That’s it! It’s that easy!

New Winner!

December 20, 2011

Keith Palmer won the drawing for the $25 gift card! Congratulations!

What I Love About The Prequels Entries Closed

December 19, 2011

And I’ll announce the winner tomorrow!

What I Love About The Prequels: Stacey

December 18, 2011

“I love the prequels because they’re wonderfully made, have gorgeous imagery and sound, great storyline and fascinating characters, deep and complicated. The prequels offer a widest range of feelings and thoughts to the viewer, make you cry and laugh from joy, open your eyes to things you could never imagine without them.

The prequels enrich the saga and the whole cinematography with new situations, possibilities, choices, new levels of wisdom that unites different lands and times, new multiple colors to the kaleidoscopic variety of life that is reflected in the saga, the variety that reaches harmony in the saga taken as a whole.

I love the prequels because they’re a part of the saga that changed my life for the better, that makes me feel like I have wings. The saga that would be lacking something essential without any of its episodes.”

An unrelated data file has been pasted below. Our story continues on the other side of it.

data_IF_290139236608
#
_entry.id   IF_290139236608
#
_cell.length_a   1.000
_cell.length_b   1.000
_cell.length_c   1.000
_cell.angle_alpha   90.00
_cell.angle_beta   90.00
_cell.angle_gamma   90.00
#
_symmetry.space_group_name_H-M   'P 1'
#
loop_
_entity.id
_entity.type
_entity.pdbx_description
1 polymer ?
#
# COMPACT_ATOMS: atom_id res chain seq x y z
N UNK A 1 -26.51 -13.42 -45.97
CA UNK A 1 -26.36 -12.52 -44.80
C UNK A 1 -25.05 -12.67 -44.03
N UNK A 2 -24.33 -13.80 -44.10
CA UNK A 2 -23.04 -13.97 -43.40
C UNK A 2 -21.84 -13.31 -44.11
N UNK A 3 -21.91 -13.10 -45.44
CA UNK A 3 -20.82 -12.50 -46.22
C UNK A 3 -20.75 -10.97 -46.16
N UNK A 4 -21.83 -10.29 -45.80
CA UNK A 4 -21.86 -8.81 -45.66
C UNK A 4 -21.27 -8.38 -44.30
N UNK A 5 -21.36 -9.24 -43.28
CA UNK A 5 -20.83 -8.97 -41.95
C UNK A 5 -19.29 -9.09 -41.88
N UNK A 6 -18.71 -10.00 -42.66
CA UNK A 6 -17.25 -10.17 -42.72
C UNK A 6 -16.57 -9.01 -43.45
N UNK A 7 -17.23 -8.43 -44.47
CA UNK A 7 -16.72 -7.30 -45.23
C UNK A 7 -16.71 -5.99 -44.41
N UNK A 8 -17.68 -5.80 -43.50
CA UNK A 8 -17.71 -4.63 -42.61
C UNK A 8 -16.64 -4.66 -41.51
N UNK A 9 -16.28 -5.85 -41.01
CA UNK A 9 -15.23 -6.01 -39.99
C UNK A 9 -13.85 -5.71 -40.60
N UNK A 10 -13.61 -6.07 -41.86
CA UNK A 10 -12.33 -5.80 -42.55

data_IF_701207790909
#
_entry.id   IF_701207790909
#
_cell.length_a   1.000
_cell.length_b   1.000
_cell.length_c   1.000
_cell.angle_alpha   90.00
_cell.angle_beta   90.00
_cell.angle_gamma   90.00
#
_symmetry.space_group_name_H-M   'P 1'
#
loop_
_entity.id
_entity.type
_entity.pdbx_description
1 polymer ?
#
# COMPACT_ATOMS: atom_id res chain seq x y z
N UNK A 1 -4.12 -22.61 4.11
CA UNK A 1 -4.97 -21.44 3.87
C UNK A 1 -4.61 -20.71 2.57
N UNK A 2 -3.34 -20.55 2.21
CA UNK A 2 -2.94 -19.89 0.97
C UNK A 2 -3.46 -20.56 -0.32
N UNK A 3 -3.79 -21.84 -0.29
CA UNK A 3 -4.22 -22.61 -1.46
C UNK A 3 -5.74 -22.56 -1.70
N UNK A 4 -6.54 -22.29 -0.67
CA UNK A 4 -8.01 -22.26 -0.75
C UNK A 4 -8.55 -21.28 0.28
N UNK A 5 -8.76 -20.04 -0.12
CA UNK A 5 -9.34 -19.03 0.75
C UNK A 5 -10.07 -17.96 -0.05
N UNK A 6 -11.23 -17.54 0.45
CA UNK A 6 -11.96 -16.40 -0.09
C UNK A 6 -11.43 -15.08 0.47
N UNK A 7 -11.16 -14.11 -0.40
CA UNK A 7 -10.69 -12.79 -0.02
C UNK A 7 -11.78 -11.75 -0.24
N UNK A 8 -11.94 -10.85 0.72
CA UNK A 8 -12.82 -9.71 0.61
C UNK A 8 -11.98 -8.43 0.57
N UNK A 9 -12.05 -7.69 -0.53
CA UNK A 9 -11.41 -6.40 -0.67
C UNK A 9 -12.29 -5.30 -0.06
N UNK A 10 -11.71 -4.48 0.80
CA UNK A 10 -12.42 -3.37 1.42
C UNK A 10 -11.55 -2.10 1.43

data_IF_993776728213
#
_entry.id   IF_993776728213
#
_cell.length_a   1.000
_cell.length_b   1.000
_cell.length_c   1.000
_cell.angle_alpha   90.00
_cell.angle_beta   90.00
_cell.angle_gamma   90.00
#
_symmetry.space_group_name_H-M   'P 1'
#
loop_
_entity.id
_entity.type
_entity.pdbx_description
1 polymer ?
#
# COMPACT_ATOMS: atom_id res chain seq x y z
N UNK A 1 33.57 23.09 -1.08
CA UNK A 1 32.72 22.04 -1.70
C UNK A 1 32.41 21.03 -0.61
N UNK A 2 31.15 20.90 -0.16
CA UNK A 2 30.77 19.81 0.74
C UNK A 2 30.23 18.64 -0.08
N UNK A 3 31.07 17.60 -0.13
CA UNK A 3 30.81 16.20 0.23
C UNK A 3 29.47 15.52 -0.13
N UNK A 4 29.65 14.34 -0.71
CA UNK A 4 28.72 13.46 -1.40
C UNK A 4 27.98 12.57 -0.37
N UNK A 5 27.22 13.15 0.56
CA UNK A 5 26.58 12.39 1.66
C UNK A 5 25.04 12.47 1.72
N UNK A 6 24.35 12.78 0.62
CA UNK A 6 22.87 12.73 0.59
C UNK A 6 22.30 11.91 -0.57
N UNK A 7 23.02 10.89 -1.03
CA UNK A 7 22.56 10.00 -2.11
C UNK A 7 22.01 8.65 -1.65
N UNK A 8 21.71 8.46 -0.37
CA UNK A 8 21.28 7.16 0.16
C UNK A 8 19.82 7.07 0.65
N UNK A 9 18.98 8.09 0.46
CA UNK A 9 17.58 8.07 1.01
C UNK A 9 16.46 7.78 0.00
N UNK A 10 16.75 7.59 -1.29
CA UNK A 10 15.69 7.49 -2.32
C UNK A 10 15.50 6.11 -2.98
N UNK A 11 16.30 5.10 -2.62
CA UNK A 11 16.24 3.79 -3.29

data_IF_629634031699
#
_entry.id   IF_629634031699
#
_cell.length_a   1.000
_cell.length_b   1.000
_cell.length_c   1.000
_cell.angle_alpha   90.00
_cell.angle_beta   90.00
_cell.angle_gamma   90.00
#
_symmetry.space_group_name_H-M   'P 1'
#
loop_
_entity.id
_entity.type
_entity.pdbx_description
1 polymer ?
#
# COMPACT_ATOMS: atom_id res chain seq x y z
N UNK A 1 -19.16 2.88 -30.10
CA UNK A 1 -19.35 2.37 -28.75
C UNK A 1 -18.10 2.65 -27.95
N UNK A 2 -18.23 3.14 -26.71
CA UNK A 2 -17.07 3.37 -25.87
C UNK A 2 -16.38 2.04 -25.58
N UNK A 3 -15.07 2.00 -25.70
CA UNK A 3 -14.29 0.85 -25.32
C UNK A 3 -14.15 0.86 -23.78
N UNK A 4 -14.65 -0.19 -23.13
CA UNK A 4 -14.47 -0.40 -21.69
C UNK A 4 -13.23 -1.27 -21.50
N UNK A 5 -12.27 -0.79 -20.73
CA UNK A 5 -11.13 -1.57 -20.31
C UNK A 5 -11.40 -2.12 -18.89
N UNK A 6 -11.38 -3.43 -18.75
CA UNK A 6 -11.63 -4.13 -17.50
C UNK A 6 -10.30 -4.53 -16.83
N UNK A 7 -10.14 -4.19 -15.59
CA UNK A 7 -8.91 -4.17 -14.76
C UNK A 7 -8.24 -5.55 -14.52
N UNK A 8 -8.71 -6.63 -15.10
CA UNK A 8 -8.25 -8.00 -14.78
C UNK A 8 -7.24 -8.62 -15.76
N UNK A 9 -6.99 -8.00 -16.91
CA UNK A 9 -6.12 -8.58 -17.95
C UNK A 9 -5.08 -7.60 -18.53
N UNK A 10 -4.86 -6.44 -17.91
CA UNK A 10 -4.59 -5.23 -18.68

What I Love About The Prequels: Bethany

December 13, 2011

Bethany from The Star Wars Report submitted this entry:

“First off, I’d like to thank you guys for having this contest!

I love the prequels for many reasons, and it’s hard to put all of them into words, but I’ll try.

1. They add to the epic Star Wars universe!

2. They continue the story of Anakin Skywalker.

3. They’re visually amazing!

4. They’re awesome movies in their own right.

5. The story they tell applies to many, and not just a small group.

My other reasons are less tangible. Why does the story of the rise of Darth Vader, and the fall of Anakin Skywalker resonate with so many? Why are we heartbroken, as Padmé is, to see Anakin fall so low? Why, as we see a tear slide down a grief-stricken Anakin’s face towards the end of The Revenge of the Sith, do I feel a matching tear slide down my face?
Star Wars tells a tale of humanity, and we, as humans, identify with, and learn from, that.
The prequel trilogy shows the brokenness of humans, and their greatness. They show the horror of what you can become, when you let your fears best you. They show you how to do the right thing, no matter how impossible it seems at the time, no matter how hard.
I could go on, but I’ll let the movies speak for themselves. Go watch them! =)”

What I Love About The Prequels: Grant Elliot

May 22, 2011

This is a long one but worth reading beneath the cut:


What I Love About The Prequels: Chris Seekell

May 18, 2011